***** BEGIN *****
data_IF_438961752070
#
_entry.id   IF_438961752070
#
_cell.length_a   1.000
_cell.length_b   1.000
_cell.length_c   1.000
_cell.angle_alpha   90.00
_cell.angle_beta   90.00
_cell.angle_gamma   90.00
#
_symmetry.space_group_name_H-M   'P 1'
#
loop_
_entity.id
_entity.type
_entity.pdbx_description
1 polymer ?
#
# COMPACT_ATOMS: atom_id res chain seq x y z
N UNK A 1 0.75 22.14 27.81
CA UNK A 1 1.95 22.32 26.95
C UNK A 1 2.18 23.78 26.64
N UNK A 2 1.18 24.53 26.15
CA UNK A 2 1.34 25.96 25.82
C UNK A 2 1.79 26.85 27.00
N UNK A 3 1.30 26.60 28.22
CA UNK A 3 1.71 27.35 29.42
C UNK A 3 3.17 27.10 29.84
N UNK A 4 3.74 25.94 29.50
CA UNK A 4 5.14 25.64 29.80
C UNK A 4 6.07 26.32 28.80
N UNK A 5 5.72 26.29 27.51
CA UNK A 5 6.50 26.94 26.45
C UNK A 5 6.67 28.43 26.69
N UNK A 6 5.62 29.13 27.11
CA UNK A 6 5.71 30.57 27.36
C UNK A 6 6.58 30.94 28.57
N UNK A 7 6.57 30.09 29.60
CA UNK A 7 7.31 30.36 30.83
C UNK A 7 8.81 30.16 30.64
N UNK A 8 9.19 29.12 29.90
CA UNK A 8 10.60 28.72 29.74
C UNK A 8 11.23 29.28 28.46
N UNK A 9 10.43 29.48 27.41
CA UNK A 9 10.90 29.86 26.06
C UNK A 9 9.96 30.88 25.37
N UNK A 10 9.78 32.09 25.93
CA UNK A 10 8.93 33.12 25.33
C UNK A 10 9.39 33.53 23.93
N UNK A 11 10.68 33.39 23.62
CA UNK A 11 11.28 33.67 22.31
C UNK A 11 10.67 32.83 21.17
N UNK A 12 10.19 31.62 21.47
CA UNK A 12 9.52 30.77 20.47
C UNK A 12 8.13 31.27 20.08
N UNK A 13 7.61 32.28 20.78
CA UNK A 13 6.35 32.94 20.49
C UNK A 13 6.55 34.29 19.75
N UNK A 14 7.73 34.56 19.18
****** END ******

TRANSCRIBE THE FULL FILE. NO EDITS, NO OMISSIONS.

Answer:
data_IF_438961752070
#
_entry.id   IF_438961752070
#
_cell.length_a   1.000
_cell.length_b   1.000
_cell.length_c   1.000
_cell.angle_alpha   90.00
_cell.angle_beta   90.00
_cell.angle_gamma   90.00
#
_symmetry.space_group_name_H-M   'P 1'
#
loop_
_entity.id
_entity.type
_entity.pdbx_description
1 polymer ?
#
# COMPACT_ATOMS: atom_id res chain seq x y z
N UNK A 1 0.75 22.14 27.81
CA UNK A 1 1.95 22.32 26.95
C UNK A 1 2.18 23.78 26.64
N UNK A 2 1.18 24.53 26.15
CA UNK A 2 1.34 25.96 25.82
C UNK A 2 1.79 26.85 27.00
N UNK A 3 1.30 26.60 28.22
CA UNK A 3 1.71 27.35 29.42
C UNK A 3 3.17 27.10 29.84
N UNK A 4 3.74 25.94 29.50
CA UNK A 4 5.14 25.64 29.80
C UNK A 4 6.07 26.32 28.80
N UNK A 5 5.72 26.29 27.51
CA UNK A 5 6.50 26.94 26.45
C UNK A 5 6.67 28.43 26.69
N UNK A 6 5.62 29.13 27.11
CA UNK A 6 5.71 30.57 27.36
C UNK A 6 6.58 30.94 28.57
N UNK A 7 6.57 30.09 29.60
CA UNK A 7 7.31 30.36 30.83
C UNK A 7 8.81 30.16 30.64
N UNK A 8 9.19 29.12 29.90
CA UNK A 8 10.60 28.72 29.74
C UNK A 8 11.23 29.28 28.46
N UNK A 9 10.43 29.48 27.41
CA UNK A 9 10.90 29.86 26.06
C UNK A 9 9.96 30.88 25.37
N UNK A 10 9.78 32.09 25.93
CA UNK A 10 8.93 33.12 25.33
C UNK A 10 9.39 33.53 23.93
N UNK A 11 10.68 33.39 23.62
CA UNK A 11 11.28 33.67 22.31
C UNK A 11 10.67 32.83 21.17
N UNK A 12 10.19 31.62 21.47
CA UNK A 12 9.52 30.77 20.47
C UNK A 12 8.13 31.27 20.08
N UNK A 13 7.61 32.28 20.78
CA UNK A 13 6.35 32.94 20.49
C UNK A 13 6.55 34.29 19.75
N UNK A 14 7.73 34.56 19.18